Stray adopts orphans hours after losing her own kittens

A young stray has demonstrated amazing parental instincts after adopting two poorly kittens just hours after losing the last kitten of her own litter of five.

Cleo with adoptive kittens Orea and Coco

Cleo was taken to Yorkshire Cat Rescue as a pregnant stray and placed in foster care with Amanda and David Atkinson from Doncaster. Just hours later, she went into labour and delivered five kittens at Petmedic in Adwick. But they were unwell; two were still born, another was so deformed he had to be put to sleep, and the last two died only a few days later.

Amanda was heartbroken, as she explains: “Petmedic were amazing; they made a fantastic effort to help her first litter make it, and supported us throughout.

“Cleo was such an attentive mother; it wasn’t her fault that her kittens died and she was so distressed when the last one slipped away – desperately calling for them. I cried buckets for her and for them as we buried the last one under an apple tree in the garden.”

But just hours later, the charity called – asking if Cleo still had milk. Two kittens from a home in Leeds, just 19 days old, were starving because their mother had developed mastitis and was unable to feed them. The family were doing their best to hand-feed them, but could tell they were struggling and so they called Yorkshire Cat Rescue. Amanda didn’t hesitate to say yes when asked, and within 90 minutes, the kittens arrived at her home.

She says: “We wrapped the new kittens in a blanket from Cleo’s babies and carried them inside. Immediately she could hear them and began calling out for them. When we put them into her bed, she smelled the air to determine where they had come from, and then instantly rolled over and invited them feed. They were starving and clearly desperate for milk and care from a mum, so they practically launched themselves at her.

“We just watched with amazement; I didn’t think we’d be smiling so soon again but it was a real little miracle unfolding before our eyes. They are little fighters but the road to recovery is long and rather slippery for these two.”

Oreo

The two kittens, Orea and Coco weigh less than half a kilo between them. They were from a litter of three but sadly, one had already died. A trip to the vet confirmed that they were suffering from cat flu and eye infections. Both were treated with antibiotics and are under careful monitoring.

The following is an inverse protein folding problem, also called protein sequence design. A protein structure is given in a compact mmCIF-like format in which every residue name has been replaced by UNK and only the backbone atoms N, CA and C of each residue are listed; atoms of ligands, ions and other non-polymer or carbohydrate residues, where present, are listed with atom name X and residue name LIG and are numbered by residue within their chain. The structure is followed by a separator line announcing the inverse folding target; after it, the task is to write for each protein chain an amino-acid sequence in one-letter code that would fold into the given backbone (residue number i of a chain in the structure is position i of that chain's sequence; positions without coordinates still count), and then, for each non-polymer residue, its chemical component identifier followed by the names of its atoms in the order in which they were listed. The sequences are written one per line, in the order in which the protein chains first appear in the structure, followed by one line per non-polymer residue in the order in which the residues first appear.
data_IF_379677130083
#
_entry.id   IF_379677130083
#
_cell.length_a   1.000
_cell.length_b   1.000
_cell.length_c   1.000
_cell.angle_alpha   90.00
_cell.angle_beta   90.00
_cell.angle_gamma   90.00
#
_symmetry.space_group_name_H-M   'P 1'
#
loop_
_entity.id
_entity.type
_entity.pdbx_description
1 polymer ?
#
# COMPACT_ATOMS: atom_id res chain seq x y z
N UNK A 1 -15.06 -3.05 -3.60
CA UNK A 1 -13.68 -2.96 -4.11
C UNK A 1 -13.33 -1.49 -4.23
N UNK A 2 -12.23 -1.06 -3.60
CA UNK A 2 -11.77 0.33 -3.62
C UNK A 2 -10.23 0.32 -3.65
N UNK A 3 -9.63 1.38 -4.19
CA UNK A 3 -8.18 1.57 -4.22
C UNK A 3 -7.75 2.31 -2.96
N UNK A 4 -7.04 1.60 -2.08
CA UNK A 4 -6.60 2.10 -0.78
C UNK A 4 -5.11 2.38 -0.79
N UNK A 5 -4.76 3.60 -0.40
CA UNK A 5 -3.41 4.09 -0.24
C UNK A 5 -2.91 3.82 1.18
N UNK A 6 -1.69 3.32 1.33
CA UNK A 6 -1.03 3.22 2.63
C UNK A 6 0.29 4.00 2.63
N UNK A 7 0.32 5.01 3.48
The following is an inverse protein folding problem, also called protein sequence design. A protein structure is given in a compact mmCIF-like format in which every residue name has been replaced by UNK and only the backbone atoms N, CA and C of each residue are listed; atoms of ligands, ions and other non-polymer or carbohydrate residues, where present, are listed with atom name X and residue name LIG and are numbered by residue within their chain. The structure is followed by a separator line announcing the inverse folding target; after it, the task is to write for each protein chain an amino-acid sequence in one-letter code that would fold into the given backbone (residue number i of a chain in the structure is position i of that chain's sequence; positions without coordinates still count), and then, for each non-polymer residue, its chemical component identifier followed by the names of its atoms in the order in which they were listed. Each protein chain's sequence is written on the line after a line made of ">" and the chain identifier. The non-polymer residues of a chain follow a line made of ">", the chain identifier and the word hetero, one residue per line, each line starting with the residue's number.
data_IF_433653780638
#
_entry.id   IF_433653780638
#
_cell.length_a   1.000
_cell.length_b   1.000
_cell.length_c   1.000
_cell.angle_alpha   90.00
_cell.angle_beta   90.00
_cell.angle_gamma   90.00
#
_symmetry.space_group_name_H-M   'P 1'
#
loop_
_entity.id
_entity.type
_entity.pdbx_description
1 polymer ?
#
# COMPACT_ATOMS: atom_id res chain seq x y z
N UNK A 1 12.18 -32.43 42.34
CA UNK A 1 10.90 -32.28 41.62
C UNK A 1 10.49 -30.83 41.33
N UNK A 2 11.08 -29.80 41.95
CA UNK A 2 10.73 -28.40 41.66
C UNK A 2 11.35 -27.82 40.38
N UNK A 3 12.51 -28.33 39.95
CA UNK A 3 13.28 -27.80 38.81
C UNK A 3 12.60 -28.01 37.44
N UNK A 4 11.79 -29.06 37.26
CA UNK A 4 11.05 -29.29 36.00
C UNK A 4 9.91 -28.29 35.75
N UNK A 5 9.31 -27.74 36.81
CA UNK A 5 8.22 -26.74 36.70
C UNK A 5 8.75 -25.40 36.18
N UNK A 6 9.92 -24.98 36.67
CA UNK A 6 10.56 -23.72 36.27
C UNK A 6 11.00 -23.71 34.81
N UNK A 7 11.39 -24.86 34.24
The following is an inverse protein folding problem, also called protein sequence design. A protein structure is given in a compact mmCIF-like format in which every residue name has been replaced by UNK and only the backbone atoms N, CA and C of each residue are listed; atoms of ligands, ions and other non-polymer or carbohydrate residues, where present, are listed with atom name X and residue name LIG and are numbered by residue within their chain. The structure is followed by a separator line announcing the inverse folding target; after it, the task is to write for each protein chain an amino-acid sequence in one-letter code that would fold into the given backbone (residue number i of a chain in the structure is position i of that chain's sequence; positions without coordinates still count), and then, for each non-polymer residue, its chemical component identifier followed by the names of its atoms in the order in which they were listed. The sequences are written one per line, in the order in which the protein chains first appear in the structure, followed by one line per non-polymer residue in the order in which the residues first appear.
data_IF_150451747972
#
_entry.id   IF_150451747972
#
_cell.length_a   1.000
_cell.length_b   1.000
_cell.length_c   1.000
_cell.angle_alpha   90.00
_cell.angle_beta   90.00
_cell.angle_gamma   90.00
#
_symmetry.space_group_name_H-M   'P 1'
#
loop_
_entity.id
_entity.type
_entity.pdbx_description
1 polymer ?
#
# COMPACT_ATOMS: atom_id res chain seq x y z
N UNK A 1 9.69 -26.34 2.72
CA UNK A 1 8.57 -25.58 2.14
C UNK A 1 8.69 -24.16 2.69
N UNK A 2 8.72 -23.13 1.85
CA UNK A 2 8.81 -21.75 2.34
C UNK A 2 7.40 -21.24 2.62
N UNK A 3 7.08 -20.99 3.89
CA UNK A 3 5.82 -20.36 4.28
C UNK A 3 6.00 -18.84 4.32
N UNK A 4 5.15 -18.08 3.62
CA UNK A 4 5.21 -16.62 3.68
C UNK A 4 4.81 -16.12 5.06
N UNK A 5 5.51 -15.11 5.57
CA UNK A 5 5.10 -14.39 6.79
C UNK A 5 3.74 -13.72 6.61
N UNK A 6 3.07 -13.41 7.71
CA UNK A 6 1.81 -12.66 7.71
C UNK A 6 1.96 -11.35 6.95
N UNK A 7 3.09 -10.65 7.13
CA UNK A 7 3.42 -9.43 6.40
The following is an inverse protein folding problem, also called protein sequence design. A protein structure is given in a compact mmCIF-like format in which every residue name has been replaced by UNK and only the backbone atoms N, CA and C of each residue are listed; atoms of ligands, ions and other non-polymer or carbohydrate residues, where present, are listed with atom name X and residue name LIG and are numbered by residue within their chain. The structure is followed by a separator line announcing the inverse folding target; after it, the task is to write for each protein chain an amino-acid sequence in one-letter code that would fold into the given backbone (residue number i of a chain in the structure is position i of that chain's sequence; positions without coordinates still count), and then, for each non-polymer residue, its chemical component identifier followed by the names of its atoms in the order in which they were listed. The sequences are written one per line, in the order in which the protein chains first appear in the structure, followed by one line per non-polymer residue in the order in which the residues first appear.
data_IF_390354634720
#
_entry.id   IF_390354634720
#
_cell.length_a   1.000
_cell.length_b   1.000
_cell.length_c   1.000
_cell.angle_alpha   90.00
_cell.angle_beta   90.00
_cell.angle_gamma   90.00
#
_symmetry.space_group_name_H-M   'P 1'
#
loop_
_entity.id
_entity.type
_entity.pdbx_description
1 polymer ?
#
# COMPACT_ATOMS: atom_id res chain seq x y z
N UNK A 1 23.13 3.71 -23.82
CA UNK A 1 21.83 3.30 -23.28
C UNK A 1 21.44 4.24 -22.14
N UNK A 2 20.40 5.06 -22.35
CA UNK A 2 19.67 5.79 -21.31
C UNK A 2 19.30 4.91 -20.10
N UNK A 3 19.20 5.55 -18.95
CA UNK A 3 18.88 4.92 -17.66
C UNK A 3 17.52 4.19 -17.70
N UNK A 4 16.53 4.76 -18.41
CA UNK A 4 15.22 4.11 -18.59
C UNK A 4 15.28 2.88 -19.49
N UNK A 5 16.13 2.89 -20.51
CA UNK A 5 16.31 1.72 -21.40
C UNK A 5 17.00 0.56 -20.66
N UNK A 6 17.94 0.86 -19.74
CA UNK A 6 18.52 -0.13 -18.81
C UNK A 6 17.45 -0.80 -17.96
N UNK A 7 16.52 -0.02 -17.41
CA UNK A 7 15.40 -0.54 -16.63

Amanda explains: “They are both so full of cold that they are struggling to latch on and feed properly because when they do, they can’t breathe. We have to supplement the milk they get from Cleo with milk from a bottle to make sure they get enough. It’s an effort around the clock but I’m not giving up.”

Amanda cleans their faces every hour, but says: “Whenever I pick them up to clean their eyes, Cleo demands that I put them back. She is very protective of her babies who she has already adopted as her own. I can’t help but be proud of her.”

Sara Atkinson, founder of Yorkshire Cat Rescue says: “Amanda and Cleo are both amazing and deserve recognition for what they have done. It is unlikely that these two kittens would have lasted much longer without help, despite the owner’s best efforts. The best place for a young kitten is always with a mother and these two are luckier than many to have found that in the nick of time.

“This story paints a picture of the cats and kittens we try and help as a priority; where it really is a case of life and death. It might help those who can’t keep their pet cat understand why we might not be able to take them in or why they might have to wait a little before we have space.

“Kittens from cats that become pregnant outside regularly suffer from complications so sadly, Cleo’s story is not unusual and one of the many reasons people need to neuter their cats. But this could be a story with the happy ending that everyone deserves. Our hands and paws are firmly crossed while they battle on, one day at a time.”

The kittens will remain in foster care until they are old and strong enough to be neutered, vaccinated and put up for adoption.